“So, what do you do?” Salla asks, as we traipse through Vieux Lyon and La Croix Rousse, and marvel at the Bohemian buildings in the distance, seeing straight into the living rooms from the lookout.

I grin. This is always a hard one.

“Well, I could say that I facilitate workshops for young people – that we use art, theatre, song, dance, story, games to explore global issues and our purpose in them, that we explore questions of Who Are We (personal and generational narrative/identity), Where Are We (socio-environmental challenges), What Has To Change (unexamined assumptions, worldviews) and What Do We Do Now (taking action) but what I would really want to say is I create spaces of love. Of presence, play, introspection, too, of aha moments, of holy shit moments, of magic moments, but spaces of love, first and foremost.

“But nobody would understand what that means, anyway,” I add.

She laughs. “I think that sounds absolutely wonderful. You should just say that.”

“Say what?” I ask.

“That you create spaces of love.”

I smile and shrug, “I dunno,” I say.

I’ve been around sponsorship documents and hard-edged educators and teachers for a while.

Salla grins. “Mmm,” she says, “Spaces of love. I think it’s absolutely wonderful.”


While I was in France in November 2015, I had three important revelations about myself following our conversations that week:

  1. I’m not very good at receiving.

Salla, the Finnish CSer who hosted me in Lyon and has a heart as big as the sun pointed this out – because she’s like this too. We seem to find it very easy and comfortable giving and giving and giving and loving and so on…but we suck at receiving. We feel guilty when we receive…because we are always thinking about ‘how do I give back’ even when the person doesn’t expect anything back, even when the joy for them is just giving and seeing our faces light up. So rather than gratitude, we have guilt. We find it easy to reach out, to ask for help and receive that when given…but surprise receiving is harder. And it’s similar when we Couchsurf or volunteer at places in return for food/accommodation; we get this internal guilt complex thing – like “Did I do enough in return?” or “Am I working enough?” or “I should be doing more for my keep.” I think it comes from fundamentally not wanting to be a burden on people and the planet, or maybe fear of being seen for who we (think we) really are – someone who is ‘not enough’ – this might be imposter syndrome? Surprisingly, it hasn’t really applied so much in tight friendships or relationships – maybe because the whole giving/receiving thing becomes moot when ‘you are the whole universe’ and so are they and so the universe can’t really give/receive, can it? It already has everything inside!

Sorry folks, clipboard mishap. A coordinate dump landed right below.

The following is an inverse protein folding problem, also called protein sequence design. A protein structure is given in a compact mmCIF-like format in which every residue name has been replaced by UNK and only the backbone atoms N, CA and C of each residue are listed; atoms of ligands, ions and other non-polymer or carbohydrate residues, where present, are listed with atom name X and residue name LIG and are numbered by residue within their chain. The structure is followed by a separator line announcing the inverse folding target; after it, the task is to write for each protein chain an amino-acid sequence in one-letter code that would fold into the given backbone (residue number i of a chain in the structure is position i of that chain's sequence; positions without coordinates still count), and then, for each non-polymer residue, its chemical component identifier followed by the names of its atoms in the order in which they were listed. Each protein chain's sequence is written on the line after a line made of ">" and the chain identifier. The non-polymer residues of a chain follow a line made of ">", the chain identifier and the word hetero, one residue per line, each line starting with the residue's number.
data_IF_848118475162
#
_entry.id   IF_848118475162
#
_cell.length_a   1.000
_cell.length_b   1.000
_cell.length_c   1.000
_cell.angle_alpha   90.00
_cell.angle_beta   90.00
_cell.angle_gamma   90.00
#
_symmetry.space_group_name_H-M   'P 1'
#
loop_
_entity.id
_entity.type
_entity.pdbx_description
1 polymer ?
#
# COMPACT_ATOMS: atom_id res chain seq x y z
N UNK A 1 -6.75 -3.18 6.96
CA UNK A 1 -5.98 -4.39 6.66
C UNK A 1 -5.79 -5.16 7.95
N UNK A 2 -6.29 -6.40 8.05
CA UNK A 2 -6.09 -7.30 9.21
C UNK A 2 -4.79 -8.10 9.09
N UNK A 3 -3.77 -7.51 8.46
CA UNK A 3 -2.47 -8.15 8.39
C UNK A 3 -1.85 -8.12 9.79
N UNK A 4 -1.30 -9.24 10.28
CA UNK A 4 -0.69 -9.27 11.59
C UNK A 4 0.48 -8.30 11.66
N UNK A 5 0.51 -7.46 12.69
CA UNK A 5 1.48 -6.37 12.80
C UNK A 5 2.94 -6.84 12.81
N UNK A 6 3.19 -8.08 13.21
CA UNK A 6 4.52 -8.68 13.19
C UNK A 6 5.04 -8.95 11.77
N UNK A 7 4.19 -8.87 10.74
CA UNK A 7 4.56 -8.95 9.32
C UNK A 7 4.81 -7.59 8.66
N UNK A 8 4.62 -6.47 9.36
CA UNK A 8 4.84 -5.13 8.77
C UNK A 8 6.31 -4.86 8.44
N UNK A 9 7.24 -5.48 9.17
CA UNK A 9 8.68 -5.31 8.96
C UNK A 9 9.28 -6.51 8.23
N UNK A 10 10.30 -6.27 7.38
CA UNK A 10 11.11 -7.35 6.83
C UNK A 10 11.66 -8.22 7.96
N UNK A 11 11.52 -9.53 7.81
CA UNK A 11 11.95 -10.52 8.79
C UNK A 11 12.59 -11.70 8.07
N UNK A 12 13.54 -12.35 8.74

These are the opening lines to my whole travel diary before going away:


I can’t stop crying.

I don’t want to leave. I don’t feel ready. I feel sad and anguished and so, so unworthy. My parents do everything for me but I barely spend time with them, even when I’m there, I’m not really there. I’m not present. They are, they’re there whenever I need them, they bought me a fucking $7500 worth of gear – granted, over the course of many years – and travelling stuff after all – something I could never have afforded in a million years – and something I’ll never be able to pay back and that I’ll always be freaked out about losing. I feel like they do so much to enrich my life, to contribute, but I cannot give back in return. I feel overwhelmed. A sense of overwhelming gratitude and the sadness that comes with that, as well as a sense of overwhelming shame, unworthiness. I don’t feel worthy of their love and kindness, I don’t know why they keep giving it. I can’t give back. I have nothing to give back, not even my presence; I haven’t had that for a long time. My mind is split into a million pieces right now and so scattered; I’m barely present with each thing in front of me. 

As Rosenberg says, however, Receiving with grace is the greatest giving.”

  1. I’m a perfectionist and a procrastinator.